The art of irony is something that the members of Kabir Kala Manch (KKM), who identify themselves not as a cultural troupe but as a political movement, are well-versed in. This could be because life for them has been a series of curious contradictions. Emerging from mohallas and bastis , their voices reverberated through the corridors of power, disturbing the slumber of those within. Finding democracy’s din too unsettling, its elected guardians branded KKM as anti-national. The resultant time spent either in jail or underground, strengthened the members’ resolve instead of silencing them into submission.
Along the way, they have lost jobs, fallen behind in their academic pursuits, been separated from their families; they were prominently featured in Anand Patwardhan’s incisive documentary ‘Jai Bhim Comrade’ which has gone on to win aNational Award. At a recent performance at the Film and Television Institute of India, Pune, KKM along with the event’s organisers, were attacked by members ofAkhil Bhartiya Vidyarthi Parishad. The attempt to intimidate supporters led instead to a surge in KKM’s popularity, with invitations to perform coming in from across the country.
A fraction of the group was in Chennai last week to participate in Prakriti Foundation’s annual ‘Poetry with Prakriti’ festival. Rupali Jadhav, Deepak Dhengle, Ramdas Unhale, Dada Waghmare and Laxman Kalleda expressed their intent to continue “taking the voice of the people to the people and giving them the courage to stand up against injustice”. Even without their “real strength” – Ramesh Gaichore, Sachin Mali and Sagar Gorkhe, who are still in jail, and Sheetal Sathe and Jyoti Chorge who are currently unable to tour – they astutely lay bare ground realities, using wit and satire to raise issues such as caste discrimination, women’s oppression, the agrarian crisis, rising inequality and rampant superstition.
Following in the tradition of Dalit protest music, they draw artistic inspiration from people like Annabhau Sathe, Vilas Ghogre and Sambhaji Bhagat, while ideologically they turn to Ambedkar, Bhagat Singh, Jyotiba Phule, Savitribai Phule, Periyar etc. — names that an urban elite audience hardly ever encounters, except perhaps on street signs. “The capitalist media’s brainwashing causes even a grassroots person living in a shanty to be preoccupied with the same thoughts as a mansion-dweller. We’re forgetting the world around us,” says Deepak Dhengle. With lyrics like ‘The sky is your roof/no blanket in the winter/your world is at the traffic signal/standing in the glaring sun/Why is it like this?’, KKM attempts to rouse people from their stupor.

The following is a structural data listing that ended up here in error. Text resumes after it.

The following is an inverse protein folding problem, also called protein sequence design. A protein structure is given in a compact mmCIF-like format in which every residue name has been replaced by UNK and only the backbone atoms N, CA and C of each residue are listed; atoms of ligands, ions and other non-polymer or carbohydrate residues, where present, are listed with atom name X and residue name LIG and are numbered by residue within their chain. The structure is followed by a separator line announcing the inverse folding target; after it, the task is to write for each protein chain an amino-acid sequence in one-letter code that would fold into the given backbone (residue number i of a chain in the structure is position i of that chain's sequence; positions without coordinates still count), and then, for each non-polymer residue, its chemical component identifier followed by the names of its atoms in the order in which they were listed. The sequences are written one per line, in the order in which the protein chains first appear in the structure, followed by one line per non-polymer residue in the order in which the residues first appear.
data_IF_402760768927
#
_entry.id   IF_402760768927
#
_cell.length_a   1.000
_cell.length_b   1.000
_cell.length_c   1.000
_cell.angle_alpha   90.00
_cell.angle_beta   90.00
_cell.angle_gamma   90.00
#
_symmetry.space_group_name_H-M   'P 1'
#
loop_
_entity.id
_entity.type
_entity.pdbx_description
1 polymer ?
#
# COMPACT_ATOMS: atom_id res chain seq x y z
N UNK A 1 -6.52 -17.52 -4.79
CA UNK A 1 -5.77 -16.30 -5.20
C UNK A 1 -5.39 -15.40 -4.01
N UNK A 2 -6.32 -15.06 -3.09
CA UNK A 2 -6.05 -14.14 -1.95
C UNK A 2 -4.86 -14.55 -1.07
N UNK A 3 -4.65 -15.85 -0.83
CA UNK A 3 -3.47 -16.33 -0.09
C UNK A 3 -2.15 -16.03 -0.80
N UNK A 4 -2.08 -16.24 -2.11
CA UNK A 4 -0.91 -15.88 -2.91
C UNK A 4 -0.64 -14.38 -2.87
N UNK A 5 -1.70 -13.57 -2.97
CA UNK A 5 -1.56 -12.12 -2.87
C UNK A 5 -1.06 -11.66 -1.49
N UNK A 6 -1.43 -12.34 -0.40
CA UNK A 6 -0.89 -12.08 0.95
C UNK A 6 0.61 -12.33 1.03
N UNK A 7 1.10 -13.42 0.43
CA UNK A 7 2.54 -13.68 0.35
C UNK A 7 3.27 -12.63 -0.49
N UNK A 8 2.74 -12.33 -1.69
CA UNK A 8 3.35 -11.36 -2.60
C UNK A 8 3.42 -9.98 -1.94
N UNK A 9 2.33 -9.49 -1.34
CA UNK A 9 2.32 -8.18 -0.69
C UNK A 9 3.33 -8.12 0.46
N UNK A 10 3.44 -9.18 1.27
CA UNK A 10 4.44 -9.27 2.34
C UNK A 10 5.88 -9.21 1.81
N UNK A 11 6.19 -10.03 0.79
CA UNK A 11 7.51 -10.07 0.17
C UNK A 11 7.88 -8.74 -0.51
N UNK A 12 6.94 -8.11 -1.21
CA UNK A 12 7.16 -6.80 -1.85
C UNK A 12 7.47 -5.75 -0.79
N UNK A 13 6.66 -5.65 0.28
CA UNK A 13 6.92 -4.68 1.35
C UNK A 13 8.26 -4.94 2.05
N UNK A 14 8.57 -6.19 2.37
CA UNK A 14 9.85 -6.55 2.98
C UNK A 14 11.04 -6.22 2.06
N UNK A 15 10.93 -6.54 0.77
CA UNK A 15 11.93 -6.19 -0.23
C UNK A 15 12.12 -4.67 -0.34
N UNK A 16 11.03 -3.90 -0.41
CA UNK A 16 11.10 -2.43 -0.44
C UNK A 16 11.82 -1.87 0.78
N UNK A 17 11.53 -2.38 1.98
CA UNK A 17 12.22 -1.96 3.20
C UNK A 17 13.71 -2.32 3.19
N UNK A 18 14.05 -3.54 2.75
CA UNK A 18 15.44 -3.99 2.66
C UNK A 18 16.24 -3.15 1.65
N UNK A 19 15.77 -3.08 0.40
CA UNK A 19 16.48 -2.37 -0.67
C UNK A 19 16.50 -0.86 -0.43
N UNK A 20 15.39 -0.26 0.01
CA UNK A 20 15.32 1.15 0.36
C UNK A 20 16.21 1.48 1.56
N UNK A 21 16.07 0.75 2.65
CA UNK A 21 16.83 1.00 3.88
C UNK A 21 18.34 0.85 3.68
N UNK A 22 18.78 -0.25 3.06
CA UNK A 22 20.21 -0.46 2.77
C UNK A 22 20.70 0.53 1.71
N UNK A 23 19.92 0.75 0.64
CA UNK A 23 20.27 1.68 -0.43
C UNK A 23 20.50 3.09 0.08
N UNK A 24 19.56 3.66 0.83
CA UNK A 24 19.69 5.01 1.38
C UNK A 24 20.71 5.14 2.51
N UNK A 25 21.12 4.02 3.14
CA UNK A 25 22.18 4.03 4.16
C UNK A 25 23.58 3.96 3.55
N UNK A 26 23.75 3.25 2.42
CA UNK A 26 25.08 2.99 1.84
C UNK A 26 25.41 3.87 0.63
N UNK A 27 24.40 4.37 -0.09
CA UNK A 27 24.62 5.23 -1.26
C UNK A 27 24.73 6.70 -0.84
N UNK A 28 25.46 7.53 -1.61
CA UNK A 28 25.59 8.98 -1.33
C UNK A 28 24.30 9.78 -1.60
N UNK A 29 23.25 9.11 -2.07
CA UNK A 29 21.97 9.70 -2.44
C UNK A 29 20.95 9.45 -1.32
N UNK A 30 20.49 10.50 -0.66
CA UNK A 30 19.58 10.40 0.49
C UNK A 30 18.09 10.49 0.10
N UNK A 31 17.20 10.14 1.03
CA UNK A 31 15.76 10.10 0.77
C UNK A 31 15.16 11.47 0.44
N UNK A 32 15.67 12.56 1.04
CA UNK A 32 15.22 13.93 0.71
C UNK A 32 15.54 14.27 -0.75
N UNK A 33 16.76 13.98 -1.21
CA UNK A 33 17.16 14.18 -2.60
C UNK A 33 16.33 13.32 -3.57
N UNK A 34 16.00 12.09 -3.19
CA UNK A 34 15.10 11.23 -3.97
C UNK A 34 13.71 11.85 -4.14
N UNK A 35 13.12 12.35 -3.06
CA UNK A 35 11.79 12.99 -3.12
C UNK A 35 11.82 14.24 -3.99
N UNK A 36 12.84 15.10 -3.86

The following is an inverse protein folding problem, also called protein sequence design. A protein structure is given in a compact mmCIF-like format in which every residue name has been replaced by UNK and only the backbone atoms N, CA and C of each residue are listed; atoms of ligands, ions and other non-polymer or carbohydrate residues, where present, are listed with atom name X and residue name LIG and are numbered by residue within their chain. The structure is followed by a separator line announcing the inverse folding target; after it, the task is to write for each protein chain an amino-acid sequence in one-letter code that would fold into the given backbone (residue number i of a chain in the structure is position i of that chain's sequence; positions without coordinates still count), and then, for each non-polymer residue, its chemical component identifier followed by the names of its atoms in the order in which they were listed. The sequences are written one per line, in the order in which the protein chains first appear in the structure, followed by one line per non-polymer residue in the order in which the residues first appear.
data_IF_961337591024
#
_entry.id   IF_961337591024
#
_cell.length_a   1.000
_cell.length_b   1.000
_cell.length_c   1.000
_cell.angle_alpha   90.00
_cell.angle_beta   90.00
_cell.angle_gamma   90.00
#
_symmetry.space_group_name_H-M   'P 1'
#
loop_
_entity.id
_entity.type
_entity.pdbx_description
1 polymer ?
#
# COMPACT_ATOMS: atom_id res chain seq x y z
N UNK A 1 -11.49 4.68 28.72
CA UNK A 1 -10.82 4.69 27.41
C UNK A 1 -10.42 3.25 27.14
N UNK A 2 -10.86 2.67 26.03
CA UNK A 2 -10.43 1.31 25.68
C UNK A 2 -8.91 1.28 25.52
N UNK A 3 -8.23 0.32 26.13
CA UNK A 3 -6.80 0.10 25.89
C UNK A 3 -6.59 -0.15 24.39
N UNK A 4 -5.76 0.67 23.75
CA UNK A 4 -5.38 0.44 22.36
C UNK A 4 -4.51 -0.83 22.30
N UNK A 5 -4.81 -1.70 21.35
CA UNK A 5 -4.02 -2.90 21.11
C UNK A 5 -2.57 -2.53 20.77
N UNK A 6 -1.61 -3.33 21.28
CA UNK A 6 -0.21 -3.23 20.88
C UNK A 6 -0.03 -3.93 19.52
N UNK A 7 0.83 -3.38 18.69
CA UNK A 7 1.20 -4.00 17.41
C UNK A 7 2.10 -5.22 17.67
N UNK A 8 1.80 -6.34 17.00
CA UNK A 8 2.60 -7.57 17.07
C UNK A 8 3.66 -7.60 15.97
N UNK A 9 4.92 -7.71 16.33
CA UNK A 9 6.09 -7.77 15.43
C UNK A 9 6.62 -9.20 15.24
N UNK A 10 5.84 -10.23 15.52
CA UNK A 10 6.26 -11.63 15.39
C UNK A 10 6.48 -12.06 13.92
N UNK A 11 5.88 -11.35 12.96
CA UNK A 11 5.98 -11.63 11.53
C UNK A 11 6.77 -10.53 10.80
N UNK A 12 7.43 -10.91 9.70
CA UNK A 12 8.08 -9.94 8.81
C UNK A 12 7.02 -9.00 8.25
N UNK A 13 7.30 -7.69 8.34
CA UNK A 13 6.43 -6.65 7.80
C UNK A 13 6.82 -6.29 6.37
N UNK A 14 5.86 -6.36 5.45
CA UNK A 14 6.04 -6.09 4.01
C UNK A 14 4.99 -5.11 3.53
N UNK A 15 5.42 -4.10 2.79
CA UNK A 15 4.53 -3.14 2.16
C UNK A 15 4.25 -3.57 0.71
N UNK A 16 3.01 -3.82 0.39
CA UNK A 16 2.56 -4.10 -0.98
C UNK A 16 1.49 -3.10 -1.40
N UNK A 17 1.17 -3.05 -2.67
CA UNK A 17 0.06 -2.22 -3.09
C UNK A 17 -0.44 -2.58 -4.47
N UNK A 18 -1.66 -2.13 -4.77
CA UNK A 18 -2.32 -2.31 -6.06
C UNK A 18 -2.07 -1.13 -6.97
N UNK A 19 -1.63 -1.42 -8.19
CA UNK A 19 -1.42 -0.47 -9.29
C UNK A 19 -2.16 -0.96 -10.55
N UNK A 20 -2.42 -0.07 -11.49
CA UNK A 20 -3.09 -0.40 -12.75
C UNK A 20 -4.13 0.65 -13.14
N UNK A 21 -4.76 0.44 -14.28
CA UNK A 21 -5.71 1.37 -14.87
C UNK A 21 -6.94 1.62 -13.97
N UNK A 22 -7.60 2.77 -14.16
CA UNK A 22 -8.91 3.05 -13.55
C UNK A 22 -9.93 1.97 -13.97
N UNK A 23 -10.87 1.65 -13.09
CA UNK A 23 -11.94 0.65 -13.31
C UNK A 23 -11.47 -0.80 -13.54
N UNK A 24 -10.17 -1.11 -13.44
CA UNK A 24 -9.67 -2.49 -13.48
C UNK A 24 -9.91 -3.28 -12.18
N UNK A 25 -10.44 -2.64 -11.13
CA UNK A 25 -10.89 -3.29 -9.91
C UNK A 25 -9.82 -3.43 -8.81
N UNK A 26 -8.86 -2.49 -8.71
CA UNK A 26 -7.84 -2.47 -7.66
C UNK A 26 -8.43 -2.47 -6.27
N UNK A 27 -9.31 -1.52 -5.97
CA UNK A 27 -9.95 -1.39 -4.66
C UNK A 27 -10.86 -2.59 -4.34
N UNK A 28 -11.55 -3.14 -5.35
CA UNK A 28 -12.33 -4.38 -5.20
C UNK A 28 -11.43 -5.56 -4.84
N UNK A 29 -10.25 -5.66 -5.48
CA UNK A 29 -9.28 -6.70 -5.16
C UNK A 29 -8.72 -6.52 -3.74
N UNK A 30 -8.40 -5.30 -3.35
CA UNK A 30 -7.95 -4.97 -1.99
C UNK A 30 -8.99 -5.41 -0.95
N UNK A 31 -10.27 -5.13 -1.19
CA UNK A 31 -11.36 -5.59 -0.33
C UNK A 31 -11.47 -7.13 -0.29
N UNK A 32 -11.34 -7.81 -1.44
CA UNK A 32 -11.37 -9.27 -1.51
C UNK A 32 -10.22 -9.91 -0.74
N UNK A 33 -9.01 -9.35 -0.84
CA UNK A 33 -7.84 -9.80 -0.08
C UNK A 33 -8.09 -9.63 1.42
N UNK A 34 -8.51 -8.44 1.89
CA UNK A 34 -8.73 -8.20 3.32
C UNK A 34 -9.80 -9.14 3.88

While their focus has been on building solidarity among the dispossessed by performing in slums, villages and factories , they are now reaching out to the middle class which they perceive as being vital to any social upheaval. While earlier their lyrics were only in Marathi, they now have a sizeable Hindi repertoire, widening their reach.
With an eye on the general elections they urge people to vote against feudal and communal forces. Taking digs at the two major electoral parties, they mock the religious agenda of one (‘All they can see is temples here/there/up and down’) and the everlasting “Garibi Hatao” slogan of the other. “If you are tired of this kind of politics, choose the form which suits you best and take power into your own hands,” says Dhengle.
KKM’s poetry also has a strong feminist current. The women shahirs (poet-singers) live their politics, working hard to complete their education and choosing their own life partners, often from outside their caste. Having faced the double discrimination of growing up as a woman in a Dalit household, Rupali Jadhav displays this political maturity while interrogating the audience: “After the Delhi gang rape, people were asking for the perpetrators to be hung, but will that change anything? If we must hang something it should be the feudal system that has taken root in the mind of every Indian male.”
Discussing their creative process Jadhav notes wryly, “There’s no need for us to do riyaaz (practice) to think about oppression. We write what we experience.” It is this directness that has touched a raw nerve in the authorities as well as the audience. One reacts with suppression, the other with solidarity. “Our idea is not to create a commotion, it is to create change,” says Dhengle.